Whose Episode Is It?
Since it’s the mid-season finale, basically every named character gets at least one line of dialogue, but the biggest focus is poor ol’ optimistic Carl, who grew a pesky conscience between seasons. And we all know where a conscience gets you on “The Walking Dead.” The episode is titled after one of Carl’s lines of dialogue (in one of those patented, infuriating “Oh, by the way” flashback moments of character development that the show loves to use) where he tries to convince Rick that he should probably start thinking about the world that will exist after the war. But the episode is largely unconcerned with the moral arguments the show’s been raising all season, in favor of a lot of running and shooting (which, fair enough, has also been heavily featured all season). There’s plenty of Carl, but it doesn’t add up to much except a death sentence.
The War Effort
Seriously, how did the Saviors escape Sanctuary? It’s the plot point the entire episode hinges on, the thing that turns the entire tide of the war, and the Saviors that are asked directly about it this episode can only whisper “Eugene” with hushed reverence. And that’s okay as far as it goes, but the Saviors had to get away and take out all of Rick’s lookouts so they could get the drop on everyone, so even a cursory explanation seems to be in order, but the idea seems to be “they just did.” The secrecy is downright distracting, and when it comes to poor choices this episode, it’s just the tip of the iceberg.
Here are a few frustrating things that happen during “How It’s Gotta Be”: Daryl drove a truck into Sanctuary and apparently just headed straight home afterward, because he’s back in Alexandria at the start of this episode and thus completely misses the Saviors’ escape. Eugene decides to help Gabriel and the doc escape Sanctuary, except he just freed all the Saviors, so where are they supposed to go, exactly? Maggie, who you’ll recall is “the widow” in the much-referenced “the King, the widow, and Rick” triumvirate of Negan’s Most Wanted, is allowed to return to Hilltop completely unmolested, where she promptly vows to continue fighting. And, of course, Carl gets bitten by a zombie off-camera while helping Siddiq. This is all just characters acting dumb for no reason, and it’s all too much for this episode to bear, especially when it plays out so slowly over 90 minutes.
A Shred of Humanity
So let’s talk about Carl. Killing Carl off is a big deal, because the show only has a few “there from the beginning” characters left (and he better die come February, or else the show will have managed to pull an even bigger bait-and-switch than Glenn’s false demise back in Season 6). But it still feels pretty tacked on, considering his help for Siddiq just bookends the Savior attack, which preoccupies him for most of the episode and feels completely untethered to Carl’s attempts this season to help others. He basically has to put his actual story on hold so he can go watch Alexandria get burned to the ground. Was there really not a way to integrate the two stories? There’s a good scene where Carl offers his life to Negan to end the conflict, but it’s just a feint to buy time while Daryl’s convoy gets away. It’s all over the place, so when Carl reveals the bite at the end, it’s more of an “Oh” instead of an “Oh no.” The investment is just in Carl’s longevity on the show, not on what he’s done this season that led him here.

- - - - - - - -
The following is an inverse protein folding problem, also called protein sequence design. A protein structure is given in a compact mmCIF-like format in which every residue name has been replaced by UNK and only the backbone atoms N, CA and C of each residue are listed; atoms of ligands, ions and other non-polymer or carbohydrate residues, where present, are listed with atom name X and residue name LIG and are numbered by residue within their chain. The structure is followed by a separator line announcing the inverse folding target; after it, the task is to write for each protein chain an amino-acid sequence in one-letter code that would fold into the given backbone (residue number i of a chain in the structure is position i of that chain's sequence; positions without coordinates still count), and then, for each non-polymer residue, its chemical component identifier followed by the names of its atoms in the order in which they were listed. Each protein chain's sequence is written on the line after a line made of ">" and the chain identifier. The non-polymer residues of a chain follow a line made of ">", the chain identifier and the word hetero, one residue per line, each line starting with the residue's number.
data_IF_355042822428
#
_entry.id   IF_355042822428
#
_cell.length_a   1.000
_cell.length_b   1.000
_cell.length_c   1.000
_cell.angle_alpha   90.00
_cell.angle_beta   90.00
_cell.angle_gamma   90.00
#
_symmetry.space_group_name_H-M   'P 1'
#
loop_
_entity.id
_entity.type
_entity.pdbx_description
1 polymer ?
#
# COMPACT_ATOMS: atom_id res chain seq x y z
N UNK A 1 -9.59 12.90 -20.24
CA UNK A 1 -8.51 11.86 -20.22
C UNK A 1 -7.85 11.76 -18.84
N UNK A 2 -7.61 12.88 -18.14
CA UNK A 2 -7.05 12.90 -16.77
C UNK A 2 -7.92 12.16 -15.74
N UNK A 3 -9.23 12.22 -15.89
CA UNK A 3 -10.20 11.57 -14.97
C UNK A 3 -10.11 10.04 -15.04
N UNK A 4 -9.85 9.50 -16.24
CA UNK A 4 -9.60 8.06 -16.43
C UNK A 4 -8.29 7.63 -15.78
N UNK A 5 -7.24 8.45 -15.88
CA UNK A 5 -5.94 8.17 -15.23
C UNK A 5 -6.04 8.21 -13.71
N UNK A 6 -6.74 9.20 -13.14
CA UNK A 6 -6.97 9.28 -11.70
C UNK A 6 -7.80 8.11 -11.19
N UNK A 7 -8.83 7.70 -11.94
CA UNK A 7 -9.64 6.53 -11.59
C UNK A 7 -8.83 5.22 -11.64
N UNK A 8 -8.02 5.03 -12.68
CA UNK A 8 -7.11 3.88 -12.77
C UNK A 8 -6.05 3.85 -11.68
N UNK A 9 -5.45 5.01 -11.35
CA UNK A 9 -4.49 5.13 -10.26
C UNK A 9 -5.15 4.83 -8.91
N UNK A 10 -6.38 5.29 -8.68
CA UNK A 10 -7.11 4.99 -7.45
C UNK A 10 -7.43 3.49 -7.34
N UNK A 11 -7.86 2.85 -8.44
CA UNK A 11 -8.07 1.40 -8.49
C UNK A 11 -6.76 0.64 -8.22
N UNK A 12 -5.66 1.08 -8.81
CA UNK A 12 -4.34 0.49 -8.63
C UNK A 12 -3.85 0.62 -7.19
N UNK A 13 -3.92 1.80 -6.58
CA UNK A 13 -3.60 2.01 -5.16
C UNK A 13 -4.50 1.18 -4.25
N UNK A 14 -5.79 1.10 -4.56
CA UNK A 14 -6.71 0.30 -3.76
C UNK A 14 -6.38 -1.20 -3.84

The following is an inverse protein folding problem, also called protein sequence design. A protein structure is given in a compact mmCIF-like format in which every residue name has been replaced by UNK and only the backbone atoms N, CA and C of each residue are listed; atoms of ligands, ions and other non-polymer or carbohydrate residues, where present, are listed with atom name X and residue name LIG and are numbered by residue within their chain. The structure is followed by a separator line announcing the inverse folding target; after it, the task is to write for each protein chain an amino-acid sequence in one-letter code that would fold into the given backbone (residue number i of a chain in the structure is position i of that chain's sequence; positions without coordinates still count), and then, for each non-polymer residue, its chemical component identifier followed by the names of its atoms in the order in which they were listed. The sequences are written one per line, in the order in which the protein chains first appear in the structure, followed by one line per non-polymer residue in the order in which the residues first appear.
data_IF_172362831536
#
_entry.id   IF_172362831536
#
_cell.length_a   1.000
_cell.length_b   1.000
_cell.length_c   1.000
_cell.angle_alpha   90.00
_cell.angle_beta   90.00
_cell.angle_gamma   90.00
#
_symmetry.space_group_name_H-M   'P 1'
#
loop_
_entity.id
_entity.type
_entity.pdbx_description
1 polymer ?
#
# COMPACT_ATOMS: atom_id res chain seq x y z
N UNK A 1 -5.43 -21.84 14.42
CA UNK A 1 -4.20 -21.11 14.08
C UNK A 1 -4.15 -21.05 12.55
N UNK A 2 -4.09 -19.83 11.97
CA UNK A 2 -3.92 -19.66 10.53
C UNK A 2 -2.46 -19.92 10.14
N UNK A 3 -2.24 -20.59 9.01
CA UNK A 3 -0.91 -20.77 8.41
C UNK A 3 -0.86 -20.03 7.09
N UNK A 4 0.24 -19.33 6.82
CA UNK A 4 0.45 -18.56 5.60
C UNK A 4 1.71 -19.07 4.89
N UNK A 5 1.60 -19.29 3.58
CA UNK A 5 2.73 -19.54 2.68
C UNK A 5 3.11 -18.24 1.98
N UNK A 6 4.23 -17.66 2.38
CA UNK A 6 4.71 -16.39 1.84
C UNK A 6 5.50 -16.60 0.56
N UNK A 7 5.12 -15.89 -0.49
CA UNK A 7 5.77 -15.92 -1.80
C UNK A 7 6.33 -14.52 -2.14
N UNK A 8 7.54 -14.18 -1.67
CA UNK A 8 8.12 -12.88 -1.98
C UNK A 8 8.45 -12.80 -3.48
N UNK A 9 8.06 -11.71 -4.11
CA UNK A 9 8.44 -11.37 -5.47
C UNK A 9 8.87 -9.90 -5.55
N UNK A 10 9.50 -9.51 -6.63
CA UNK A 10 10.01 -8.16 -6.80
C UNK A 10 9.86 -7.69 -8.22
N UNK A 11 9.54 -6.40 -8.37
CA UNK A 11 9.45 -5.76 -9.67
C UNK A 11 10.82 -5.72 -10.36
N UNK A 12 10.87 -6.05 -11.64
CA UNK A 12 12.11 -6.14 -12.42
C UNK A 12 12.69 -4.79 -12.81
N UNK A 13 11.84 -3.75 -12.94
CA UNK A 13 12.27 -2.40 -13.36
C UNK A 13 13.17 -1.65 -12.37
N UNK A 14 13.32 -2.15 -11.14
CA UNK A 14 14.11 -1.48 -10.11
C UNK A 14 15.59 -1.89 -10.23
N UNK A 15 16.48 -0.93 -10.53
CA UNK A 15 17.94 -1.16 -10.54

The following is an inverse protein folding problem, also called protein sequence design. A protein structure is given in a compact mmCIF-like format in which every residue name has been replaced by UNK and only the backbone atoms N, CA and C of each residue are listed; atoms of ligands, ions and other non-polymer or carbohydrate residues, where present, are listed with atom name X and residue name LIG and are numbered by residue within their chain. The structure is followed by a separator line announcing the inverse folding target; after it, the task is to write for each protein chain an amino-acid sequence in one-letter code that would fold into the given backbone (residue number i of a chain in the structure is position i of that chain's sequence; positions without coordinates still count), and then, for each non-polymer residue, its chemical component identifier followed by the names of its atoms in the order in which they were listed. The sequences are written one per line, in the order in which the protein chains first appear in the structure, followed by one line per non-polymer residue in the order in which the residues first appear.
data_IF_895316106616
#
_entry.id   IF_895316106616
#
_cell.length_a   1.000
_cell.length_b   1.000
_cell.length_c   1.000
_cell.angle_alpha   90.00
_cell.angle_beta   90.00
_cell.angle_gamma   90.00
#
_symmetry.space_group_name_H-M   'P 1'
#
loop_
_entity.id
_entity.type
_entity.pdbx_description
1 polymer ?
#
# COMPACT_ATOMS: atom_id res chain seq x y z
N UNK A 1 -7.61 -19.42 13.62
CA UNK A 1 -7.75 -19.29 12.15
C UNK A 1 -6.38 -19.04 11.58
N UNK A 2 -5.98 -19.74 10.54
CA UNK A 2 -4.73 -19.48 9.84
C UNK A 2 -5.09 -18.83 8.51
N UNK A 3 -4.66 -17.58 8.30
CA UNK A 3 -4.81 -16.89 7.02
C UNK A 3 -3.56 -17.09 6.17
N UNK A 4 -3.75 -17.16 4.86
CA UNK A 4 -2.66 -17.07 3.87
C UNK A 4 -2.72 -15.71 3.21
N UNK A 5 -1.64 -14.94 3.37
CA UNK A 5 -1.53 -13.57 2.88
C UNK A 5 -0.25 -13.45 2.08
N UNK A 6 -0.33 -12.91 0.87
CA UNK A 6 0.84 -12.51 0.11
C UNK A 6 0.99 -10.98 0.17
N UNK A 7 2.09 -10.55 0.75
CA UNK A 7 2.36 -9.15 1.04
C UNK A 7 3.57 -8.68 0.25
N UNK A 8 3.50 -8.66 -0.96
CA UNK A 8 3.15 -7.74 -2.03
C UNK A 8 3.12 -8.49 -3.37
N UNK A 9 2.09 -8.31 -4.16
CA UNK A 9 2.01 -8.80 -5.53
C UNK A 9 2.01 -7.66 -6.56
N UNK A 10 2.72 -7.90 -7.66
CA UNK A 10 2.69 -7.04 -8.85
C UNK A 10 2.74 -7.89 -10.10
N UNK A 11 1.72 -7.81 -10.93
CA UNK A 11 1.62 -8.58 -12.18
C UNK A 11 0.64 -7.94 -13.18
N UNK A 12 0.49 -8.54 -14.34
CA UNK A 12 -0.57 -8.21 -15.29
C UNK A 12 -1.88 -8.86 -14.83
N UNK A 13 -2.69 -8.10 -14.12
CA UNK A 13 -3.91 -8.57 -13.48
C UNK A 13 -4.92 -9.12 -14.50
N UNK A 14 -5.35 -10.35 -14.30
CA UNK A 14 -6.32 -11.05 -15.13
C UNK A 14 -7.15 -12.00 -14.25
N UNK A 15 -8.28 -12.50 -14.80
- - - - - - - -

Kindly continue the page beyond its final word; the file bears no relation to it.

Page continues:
Man Is The True Monster
If you thought there was some dramatic juice in Daryl splitting from Rick on how best to handle the Saviors, well, the show certainly doesn’t seem to think so, because everyone’s basically fine with Daryl’s move. Even Rosita, who spoke out against the plan last episode, doesn’t do more than shrug here, even when it’s distinctly possible that Daryl’s plan is what helped the Saviors escape. Even setting aside the moral questions that seemingly only I am interested in, it’s possible Daryl just lost the war! He probably deserves somewhat harsher words than “Well, it seemed like a good idea.” Rick’s initial plan was pretty dumb, but Daryl somehow managed to do even worse and no one seems to care.
Even the Saviors don’t seem to care all that much, considering how tame their revenge is. But the Saviors have always had a “proportional response” problem (see: Negan letting Rick live all those times). Before Simon inexplicably lets Maggie go, he decides to shoot someone in Maggie’s truck for the traditional “kill one as an example” Savior execution. The other passengers are Jesus, Dianne from the Kingdom, and some rando. Guess which one dies? The rando’s death is enough to drive Maggie to execute one of her Savior prisoners and leave a message with his body saying there’s more where that came from. You see guys? That’s why you don’t let the person you’ve been pursuing all season walk free when you catch her!
- After an entire episode about their recruitment, the Dumpsters all run away at the first sign of danger, never to return. Shine on you crazy diamonds!
- Michonne tries to sell the destruction of Alexandria as a big deal, but I just wasn’t feeling it.
- King Ezekiel gets himself captured in order to cover the Kingdom’s escape. He also manages to gather and blow up a bunch of fuel drums like 100 feet from all the Saviors, so I guess Ezekiel is also a ninja.
- Speaking of which, shout out to Carl, who shakes some Saviors by throwing down a smoke bomb and vanishing into the sewers like a damn ninja turtle.
- Enid and Aaron go to Oceanside to recruit them, but in the tradition of classic farce Enid accidentally shoots Oceanside’s leader. Seriously, what the hell?
- A genuinely funny exchange between Rick and Negan: “You ever shut the hell up?” “Nope!” Negan knows how annoying he is.
- Remember those “Old Rick” flashes from the premiere? What was that all about?